Inflammatory bowel disease (IBD) is an umbrella term for a group of autoimmune conditions that cause inflammation in the gastrointestinal tract. The symptoms can be severe and painful for any of the several types, of which Crohn’s disease and ulcerative colitis are the most common. If you suspect you may be suffering from IBD, you should see a doctor immediately, as complications can be fatal. Although experts still have a lot to learn about IBD, there are treatments available to help those who suffer from these chronic conditions live a longer, better quality life.
Very little is understood about what causes IBD, and many earlier theories have been rejected as scientists learn more. In any case, symptoms arise because the immune system becomes confused and treats food and other things that normally pass through the GI tract as foreign bodies. It begins to attack the lining of the intestines, causing significant damage, at which point white blood cells cause the inflammation from which the disease gets its name.
Depending on the type of IBD a patient has, the location, severity, and exact symptoms may vary. However, there are a handful of manifestations common to all types which serve as good indicators something is amiss. Generally, these problems occur in waves—sometimes they are very extreme, while at other times they may go into a sort of remission. Chronic bouts of diarrhea and abdominal cramping are key indicators. However, this can also be an indicator of irritable bowel syndrome (IBS), which, while also chronic, uncomfortable, and a reason to see a physician, is not usually a life-threatening illness and does not cause inflammation.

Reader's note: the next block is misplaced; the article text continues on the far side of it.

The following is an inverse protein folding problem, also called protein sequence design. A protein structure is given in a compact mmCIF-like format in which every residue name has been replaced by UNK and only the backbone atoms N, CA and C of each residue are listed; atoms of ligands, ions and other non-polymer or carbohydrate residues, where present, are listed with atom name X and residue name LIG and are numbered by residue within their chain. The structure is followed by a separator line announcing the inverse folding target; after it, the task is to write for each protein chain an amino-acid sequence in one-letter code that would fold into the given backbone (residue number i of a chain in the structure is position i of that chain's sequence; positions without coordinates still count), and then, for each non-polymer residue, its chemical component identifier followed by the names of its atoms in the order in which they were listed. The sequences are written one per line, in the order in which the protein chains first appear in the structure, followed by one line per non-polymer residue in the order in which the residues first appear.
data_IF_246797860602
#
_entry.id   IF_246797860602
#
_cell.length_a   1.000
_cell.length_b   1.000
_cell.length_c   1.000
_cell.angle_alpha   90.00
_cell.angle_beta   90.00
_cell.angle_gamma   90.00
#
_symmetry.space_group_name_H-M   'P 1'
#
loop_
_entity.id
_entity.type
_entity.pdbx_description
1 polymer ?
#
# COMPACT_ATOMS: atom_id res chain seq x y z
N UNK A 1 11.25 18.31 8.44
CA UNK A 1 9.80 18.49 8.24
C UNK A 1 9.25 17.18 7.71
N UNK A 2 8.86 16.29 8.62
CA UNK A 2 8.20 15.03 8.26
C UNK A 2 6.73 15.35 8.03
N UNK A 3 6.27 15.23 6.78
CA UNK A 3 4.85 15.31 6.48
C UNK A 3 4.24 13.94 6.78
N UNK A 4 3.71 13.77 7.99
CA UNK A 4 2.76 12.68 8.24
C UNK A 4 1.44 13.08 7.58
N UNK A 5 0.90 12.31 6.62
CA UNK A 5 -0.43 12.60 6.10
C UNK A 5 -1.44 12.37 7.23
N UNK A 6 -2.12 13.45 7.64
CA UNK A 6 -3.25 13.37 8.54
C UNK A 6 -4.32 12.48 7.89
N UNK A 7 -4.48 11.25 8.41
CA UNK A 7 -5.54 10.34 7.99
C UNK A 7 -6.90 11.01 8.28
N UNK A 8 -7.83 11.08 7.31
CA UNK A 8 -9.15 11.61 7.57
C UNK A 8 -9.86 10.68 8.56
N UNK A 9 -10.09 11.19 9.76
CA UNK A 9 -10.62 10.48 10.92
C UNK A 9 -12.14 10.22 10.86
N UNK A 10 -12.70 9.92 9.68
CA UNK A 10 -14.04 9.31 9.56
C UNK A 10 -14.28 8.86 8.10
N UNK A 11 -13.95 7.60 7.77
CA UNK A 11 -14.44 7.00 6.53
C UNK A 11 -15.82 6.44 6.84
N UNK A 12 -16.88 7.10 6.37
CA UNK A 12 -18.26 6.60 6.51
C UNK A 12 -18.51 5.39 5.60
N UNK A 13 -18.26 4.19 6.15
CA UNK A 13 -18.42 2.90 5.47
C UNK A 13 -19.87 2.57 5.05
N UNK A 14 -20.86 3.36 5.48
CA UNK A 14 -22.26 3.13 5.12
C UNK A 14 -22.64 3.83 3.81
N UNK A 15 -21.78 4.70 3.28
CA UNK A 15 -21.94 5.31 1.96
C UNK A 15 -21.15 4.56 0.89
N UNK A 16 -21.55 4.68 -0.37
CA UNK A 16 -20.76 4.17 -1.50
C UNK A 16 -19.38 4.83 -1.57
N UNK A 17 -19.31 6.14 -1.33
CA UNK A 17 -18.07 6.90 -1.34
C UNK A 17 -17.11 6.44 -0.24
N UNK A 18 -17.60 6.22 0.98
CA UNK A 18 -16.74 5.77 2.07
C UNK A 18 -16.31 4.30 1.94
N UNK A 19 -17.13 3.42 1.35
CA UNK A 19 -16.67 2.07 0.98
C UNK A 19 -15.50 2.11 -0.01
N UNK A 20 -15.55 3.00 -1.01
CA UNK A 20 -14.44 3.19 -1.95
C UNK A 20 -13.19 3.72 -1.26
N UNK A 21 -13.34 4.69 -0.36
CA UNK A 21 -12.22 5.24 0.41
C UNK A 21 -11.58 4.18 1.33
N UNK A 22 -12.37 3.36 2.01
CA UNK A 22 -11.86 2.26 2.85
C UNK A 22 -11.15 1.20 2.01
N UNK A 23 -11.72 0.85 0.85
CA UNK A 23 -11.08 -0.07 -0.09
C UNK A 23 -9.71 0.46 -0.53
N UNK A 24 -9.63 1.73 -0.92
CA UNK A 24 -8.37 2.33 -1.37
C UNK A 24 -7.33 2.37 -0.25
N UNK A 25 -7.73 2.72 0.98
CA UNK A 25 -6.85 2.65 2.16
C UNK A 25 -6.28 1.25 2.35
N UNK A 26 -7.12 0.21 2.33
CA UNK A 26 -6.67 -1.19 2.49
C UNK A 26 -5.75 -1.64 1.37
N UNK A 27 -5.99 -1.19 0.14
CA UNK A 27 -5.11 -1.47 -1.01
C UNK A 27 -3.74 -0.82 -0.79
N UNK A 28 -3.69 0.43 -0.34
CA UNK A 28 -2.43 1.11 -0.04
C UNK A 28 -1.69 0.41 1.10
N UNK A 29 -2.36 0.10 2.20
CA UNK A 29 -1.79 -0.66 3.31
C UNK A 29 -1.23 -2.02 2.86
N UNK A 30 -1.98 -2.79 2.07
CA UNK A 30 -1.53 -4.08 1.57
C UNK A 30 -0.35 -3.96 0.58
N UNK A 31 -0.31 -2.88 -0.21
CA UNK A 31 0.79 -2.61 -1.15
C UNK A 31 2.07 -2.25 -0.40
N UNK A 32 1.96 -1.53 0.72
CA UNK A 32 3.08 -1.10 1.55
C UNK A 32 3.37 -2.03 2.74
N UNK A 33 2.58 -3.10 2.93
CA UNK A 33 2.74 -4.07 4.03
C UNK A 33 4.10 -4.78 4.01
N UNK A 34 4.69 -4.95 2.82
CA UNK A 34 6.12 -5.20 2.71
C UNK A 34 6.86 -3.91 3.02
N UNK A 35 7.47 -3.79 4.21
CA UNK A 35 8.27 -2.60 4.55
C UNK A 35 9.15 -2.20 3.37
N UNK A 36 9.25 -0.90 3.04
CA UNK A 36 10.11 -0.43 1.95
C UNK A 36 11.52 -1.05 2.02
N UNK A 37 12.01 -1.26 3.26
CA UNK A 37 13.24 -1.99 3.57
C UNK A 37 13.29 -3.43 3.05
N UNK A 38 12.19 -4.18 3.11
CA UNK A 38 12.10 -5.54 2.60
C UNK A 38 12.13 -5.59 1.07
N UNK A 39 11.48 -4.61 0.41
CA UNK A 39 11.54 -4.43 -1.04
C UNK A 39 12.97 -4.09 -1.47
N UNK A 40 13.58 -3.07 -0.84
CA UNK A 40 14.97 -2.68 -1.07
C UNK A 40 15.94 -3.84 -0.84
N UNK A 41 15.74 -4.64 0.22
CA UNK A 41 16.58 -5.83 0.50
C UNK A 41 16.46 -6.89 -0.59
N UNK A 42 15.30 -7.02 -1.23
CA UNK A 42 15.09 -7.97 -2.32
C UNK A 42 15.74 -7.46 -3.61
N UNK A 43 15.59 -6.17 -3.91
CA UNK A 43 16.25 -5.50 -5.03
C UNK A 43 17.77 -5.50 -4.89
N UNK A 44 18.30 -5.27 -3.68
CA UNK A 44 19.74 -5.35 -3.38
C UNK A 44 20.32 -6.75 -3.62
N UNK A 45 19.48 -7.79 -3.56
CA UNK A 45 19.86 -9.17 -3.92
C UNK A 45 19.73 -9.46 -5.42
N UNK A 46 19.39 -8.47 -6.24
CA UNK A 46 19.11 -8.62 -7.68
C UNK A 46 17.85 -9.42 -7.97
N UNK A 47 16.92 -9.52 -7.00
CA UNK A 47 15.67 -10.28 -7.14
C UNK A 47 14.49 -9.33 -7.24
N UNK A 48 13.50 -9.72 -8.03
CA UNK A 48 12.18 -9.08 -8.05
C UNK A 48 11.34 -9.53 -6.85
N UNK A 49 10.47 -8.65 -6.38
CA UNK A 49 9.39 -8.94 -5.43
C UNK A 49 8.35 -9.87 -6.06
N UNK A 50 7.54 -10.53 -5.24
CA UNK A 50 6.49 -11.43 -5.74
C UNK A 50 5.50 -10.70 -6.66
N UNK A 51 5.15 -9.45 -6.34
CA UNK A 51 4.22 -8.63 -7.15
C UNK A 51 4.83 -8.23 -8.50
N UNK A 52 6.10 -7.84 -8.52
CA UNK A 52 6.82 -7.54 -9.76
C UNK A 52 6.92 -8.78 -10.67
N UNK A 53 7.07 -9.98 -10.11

Accidental weight loss, a fever, exhaustion, nausea or vomiting, loss of appetite, and blood in the stool are symptoms more specific to IBD, indicating something may be seriously wrong. If you notice any change in bowel habits that is persistent or recurring, you should speak with your doctor or gastroenterologist.
Once a proper diagnosis is made, treatment can begin to reduce the inflammation through anti-inflammatories, thus helping more obvious symptoms subside. Aminosalicylates and corticosteroids have both shown efficaciousness against inflammation, although they also come with numerous side effects. An alternative method is to suppress the immune system through a variety of immunosuppressants.
Antibiotics may be necessary, particularly if the patient presents with a fever, to manage infections and curb other complications. Symptomatic treatment is generally needed as well, and supplements are often recommended. It will also be important to quit smoking, eat a careful diet, and control stress. In some very extreme cases that do not respond well to medication, surgery may be necessary.
When left untreated, very serious and life threatening issues can develop because of IBD. Crohn’s disease may lead to, among other things, obstructions, ulcers, or fistulas. An obstruction refers to a process in which an area of the intestinal wall gets thicker and thus smaller until digesting food can no longer pass through. Ulcers are open sores that may show up anywhere along the digestive tract, from top to bottom, and develop from areas of extreme inflammation. Fistulas occur when an ulcer becomes so extreme that it goes all the way through the wall of the intestine it begins on and creates a connection between two parts of the GI tract that shouldn’t have a connection.
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